- Rip your now 71″ x 5-1/2″ x 5/8″ board into four 71″ x 1-1/4″ strips.
- Set two of the 1-1/4 strips aside in your finished pile, they will serve as long top rails in the end.
- From your third 1-1/4″ strip you’re going to cut two 18-1/4″ strips that will serve as your short top rails in the end.
- The remaining strip and a half will be cut into eight 11″ support pieces. Any remaining wood can be discarded, we’re finished cutting.
The above image is intended to illustrate the purpose of the support rails, not only do they hold together the two side boards but they provide overlap to attach each of the corners of the box to each other.
Step 6: Mounting the Support
The image in the last step illustrates how the supports are mounted perfectly so I’ll save adding yet another picture illustrating the same thing. In total you should have eight support pieces and they all mount exactly the same way. Each short side has one on either side and each long side has one on either side. The supports keep the top and bottom boards of each side held together on one half and the other half hangs off the edge to serve as a mechanism for connecting the corners as illustrated above.
Step 7: Bringing It All Together
With your supports in place on each side of each of the sides, it’s time to connect the sides as illustrated in the previous step which will give you a product something like the image above.
Step 8: Adding the Top Rails
I somehow failed to add the top rails in the initial design phase so I don’t have any cool blue images of it but it’s pretty straight-forward. Each of the long side boards are 71″ long and so are the top rails you cut earlier. The short top rails you cut earlier were 18-1/4″ because your side boards are 17″ and you have 5/8″ on either side (17″ + 5/8″ + 5/8″ = 18-1/4″). Lay them flat across the top with the 5/8″ overhang to the outside of the box, this is for aesthetics and easier carrying.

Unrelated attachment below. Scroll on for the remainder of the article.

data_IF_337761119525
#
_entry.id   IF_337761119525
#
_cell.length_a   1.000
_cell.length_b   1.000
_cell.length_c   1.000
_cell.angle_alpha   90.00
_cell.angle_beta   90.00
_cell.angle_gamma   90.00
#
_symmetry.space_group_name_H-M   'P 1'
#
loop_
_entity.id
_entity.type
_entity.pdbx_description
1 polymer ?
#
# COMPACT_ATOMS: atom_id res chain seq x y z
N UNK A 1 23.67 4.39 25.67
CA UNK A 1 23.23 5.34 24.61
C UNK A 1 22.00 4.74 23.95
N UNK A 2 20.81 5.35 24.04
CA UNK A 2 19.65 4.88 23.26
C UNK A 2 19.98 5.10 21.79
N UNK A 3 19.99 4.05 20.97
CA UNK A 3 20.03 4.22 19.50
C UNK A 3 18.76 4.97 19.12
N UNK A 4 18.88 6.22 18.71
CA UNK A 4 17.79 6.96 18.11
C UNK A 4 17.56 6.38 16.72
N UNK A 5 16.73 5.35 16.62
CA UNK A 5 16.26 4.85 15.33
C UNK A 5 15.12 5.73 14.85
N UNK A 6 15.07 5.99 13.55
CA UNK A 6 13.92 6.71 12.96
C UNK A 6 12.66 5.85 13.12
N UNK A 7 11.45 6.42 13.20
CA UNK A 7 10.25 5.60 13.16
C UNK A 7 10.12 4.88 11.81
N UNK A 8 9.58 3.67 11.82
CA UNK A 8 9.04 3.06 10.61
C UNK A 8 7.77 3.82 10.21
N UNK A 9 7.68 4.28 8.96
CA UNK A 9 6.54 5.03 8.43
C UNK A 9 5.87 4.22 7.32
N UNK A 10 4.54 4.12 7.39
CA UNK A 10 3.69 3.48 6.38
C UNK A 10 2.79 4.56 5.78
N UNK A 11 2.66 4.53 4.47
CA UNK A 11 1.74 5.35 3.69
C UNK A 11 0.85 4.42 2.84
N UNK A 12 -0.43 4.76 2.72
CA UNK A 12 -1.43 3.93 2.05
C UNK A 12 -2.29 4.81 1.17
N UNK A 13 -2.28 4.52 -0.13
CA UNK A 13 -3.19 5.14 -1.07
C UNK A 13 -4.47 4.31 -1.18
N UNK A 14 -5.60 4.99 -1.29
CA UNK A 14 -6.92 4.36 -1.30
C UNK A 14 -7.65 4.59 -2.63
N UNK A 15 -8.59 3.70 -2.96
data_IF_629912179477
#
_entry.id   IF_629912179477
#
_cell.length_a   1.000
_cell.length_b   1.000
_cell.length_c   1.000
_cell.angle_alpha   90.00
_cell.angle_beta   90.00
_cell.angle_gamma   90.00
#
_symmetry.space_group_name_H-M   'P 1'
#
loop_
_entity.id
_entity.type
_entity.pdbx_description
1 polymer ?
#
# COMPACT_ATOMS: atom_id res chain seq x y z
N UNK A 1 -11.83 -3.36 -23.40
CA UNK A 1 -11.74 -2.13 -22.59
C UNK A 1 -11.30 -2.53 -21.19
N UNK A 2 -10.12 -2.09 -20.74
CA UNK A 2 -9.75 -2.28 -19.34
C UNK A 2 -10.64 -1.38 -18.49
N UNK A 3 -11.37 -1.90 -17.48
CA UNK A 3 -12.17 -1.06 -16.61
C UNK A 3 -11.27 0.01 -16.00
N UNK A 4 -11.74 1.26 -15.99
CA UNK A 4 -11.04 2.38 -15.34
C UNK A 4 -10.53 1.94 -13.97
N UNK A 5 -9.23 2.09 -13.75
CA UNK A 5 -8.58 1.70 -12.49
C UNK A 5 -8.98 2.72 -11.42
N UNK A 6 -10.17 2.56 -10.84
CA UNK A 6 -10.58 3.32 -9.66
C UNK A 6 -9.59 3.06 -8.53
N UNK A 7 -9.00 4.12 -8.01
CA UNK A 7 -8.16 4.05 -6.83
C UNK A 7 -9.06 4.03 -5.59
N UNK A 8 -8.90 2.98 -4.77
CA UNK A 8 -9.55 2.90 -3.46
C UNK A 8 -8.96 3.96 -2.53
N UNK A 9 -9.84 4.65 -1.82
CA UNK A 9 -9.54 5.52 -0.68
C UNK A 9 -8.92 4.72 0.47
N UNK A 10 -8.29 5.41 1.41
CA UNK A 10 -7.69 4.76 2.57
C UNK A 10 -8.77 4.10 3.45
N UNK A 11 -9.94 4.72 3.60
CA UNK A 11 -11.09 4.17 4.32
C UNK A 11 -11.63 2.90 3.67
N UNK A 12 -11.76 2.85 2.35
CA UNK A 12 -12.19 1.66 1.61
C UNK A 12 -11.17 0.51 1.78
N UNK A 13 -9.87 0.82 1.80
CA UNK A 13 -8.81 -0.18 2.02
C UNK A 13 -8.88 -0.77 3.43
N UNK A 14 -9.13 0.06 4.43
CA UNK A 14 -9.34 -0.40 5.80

Step 9: Notes and Lessons Learned
- Use glue everywhere that wood connects or overlaps. This is a note, not a lesson as the construction was pretty sturdy with the little gluing we did do.
- Remember that we’re using this wood for it’s aesthetics and cost, not for pristine manufacturing or square edges. Alignments may not be 100% perfect but it’s ok because that adds to the rustic look.
- It’s best to remove the grass and till the dirt where the box will sit if you ever plan to plant something requiring deep roots. This also helps to stabilize the box once in place, we used a flat shovel and removed the grass in squares like sod then used a simple aerator (a hoe would work) to break-up the dirt.
I am far from a gardening connoisseur or woodworking expert but I love the idea that we were able to build what we needed for under $25 each. I’ll update this post in the near future with pictures after the tomatoes and strawberries were planted. If you know of a way to improve upon the box design or efficiency or productivity of it’s ability to produce quality crops I would love to hear about it in the comments section below. Of course, if you know someone else that may benefit from this idea please feel free to share via social media!
I am an electronics hobbyist by trade so woodworking is new to me, however, I found this project to be quite fun and very straight-forward while requiring minimal tools.